University education is still a dream that many Africans have yet to achieve – Quartz Africa


Universities and higher education institutions have always been an integral part of modern and past African history. Al Qarawiyyin University in Fez, Morocco, which opened in 859 AD, is considered to be the oldest existing and still operating university in the world. Al-Azhar University in Egypt, which is part of the largest complex of institutions associated with Al-Azhar Mosque and currently accommodates two million students, is dubbed the most prestigious Islamic university in the world.

But this important legacy is being put to the test as universities across Africa face a myriad of challenges related to the progress and management of their education systems.

Only 6% of children in sub-Saharan Africa will enroll in higher education, compared to an 80% chance for a child in an OECD country.

Besides the systemic and qualitative challenges, there are also quantity gaps. A close examination by Quartz Africa of Africa’s 10 most populous countries shows that just over 740 universities serve some 660 million of Africa’s billion people. But compare that number with countries like the United States, which have some 5,300 universities and colleges serving a population of over 323 million people.

In the five most populous nations on the continent, the per capita population served by any given university reached 1.5 million in Egypt. South Africa had the lowest number with over 390,000 people. With falling infant mortality rates and high fertility rates, Africa’s population is growing rapidly, with the continent expected to number around 2.8 billion by 2060.

The list has been compiled from various government and educational sources, and takes into account fully-fledged autonomous universities, not their constituent colleges or individual campuses. It also ignores non-university education systems such as technical schools, research centers and distance education, in addition to the many smaller colleges that offer vocational or vocational courses.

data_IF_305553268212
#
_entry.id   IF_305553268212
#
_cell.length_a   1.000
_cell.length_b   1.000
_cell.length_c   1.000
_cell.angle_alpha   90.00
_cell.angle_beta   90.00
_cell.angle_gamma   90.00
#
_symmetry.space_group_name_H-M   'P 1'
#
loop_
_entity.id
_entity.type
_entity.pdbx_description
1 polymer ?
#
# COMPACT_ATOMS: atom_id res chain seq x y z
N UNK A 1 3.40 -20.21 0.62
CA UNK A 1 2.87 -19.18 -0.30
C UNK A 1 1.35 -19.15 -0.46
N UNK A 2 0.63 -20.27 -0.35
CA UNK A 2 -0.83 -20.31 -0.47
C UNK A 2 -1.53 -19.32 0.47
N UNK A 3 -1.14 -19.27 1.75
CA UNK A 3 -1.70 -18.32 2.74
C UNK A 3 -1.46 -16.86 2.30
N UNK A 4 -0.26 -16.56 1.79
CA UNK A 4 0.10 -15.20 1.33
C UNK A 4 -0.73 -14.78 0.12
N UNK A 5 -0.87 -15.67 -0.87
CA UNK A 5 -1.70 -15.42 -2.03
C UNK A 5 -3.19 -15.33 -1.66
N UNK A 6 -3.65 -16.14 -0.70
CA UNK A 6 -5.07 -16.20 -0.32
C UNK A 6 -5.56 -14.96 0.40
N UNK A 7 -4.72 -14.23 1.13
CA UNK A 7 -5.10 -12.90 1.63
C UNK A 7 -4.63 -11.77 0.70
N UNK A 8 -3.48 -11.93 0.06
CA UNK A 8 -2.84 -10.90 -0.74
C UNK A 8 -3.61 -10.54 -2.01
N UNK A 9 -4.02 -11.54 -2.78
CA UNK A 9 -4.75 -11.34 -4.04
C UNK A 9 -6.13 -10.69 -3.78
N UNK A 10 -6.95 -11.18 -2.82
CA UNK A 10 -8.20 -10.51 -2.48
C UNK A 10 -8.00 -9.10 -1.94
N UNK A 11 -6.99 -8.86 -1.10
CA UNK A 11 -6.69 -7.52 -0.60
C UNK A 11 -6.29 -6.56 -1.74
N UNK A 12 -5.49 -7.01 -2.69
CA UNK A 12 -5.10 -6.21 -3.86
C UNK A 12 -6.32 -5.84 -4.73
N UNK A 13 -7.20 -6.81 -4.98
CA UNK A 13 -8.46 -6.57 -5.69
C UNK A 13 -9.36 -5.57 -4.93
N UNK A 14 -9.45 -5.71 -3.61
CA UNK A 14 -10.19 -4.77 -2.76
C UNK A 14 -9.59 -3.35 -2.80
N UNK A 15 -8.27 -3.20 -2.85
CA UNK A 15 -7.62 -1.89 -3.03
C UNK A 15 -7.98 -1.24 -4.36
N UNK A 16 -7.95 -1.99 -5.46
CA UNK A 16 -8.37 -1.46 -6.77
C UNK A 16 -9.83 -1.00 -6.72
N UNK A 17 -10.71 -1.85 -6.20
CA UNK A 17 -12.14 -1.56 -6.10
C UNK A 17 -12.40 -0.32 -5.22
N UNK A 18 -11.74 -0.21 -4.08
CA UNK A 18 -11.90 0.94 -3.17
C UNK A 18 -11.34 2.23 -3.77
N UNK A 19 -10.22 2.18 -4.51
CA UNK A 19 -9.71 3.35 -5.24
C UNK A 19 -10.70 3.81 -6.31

Nigeria, the most populous country in Africa, has some 40 federal universities, 44 state universities and 68 private universities. In Kenya, the number of private chartered universities, which can also receive government funding, has increased to 17, from 22 public universities. Ethiopia has made huge strides in higher education: in 2000, the country had just two universities, but now has 36 public universities and 98 private institutions, according to the education ministry. Private universities accounted for more than public universities in Uganda, Sudan, Egypt and Tanzania.

South African universities are the best performing on the continent. Even though the country had 136 universities (pdf) for its 54 million inhabitants, it has almost always achieved the highest rankings on the continent. In the 2016 Times Higher Education ranking, South Africa had six of Africa’s top 15 universities due to its universities’ highly cited research, strong international outlook, and ability to attract endowment funds from universities. industries.

But quality in African universities does not always translate into global competitiveness. With enrollment levels increasing across the continent, the question of standards almost always arises, with more and more universities lacking basic facilities or a well-balanced ecosystem for education. For example, the best university in Africa in 2016 is the University of Cape Town, followed by Witwatersrand. Still, UCT is ranked 148th globally in the Times ranking, while Wits is ranked 182nd globally.

To address some of these quantitative and qualitative challenges, African universities need to focus on knowledge production and focus on developing cutting-edge research. As Harvard’s Calestous Juma wrote in Quartz Africa, there is a need to create “universities of innovation”, which are dedicated to solving local problems and improving lives.

Of the continent’s nearly 128 million school-aged children, 17 million will never go to school, according to data from the Brookings Institution. Another 37 million other schoolchildren also face learning deficits that are no better than those who never go to school.

The result is that only 6% of children in sub-Saharan Africa will enroll in some form of higher education, compared to a child from an OECD country who has an 80% chance.


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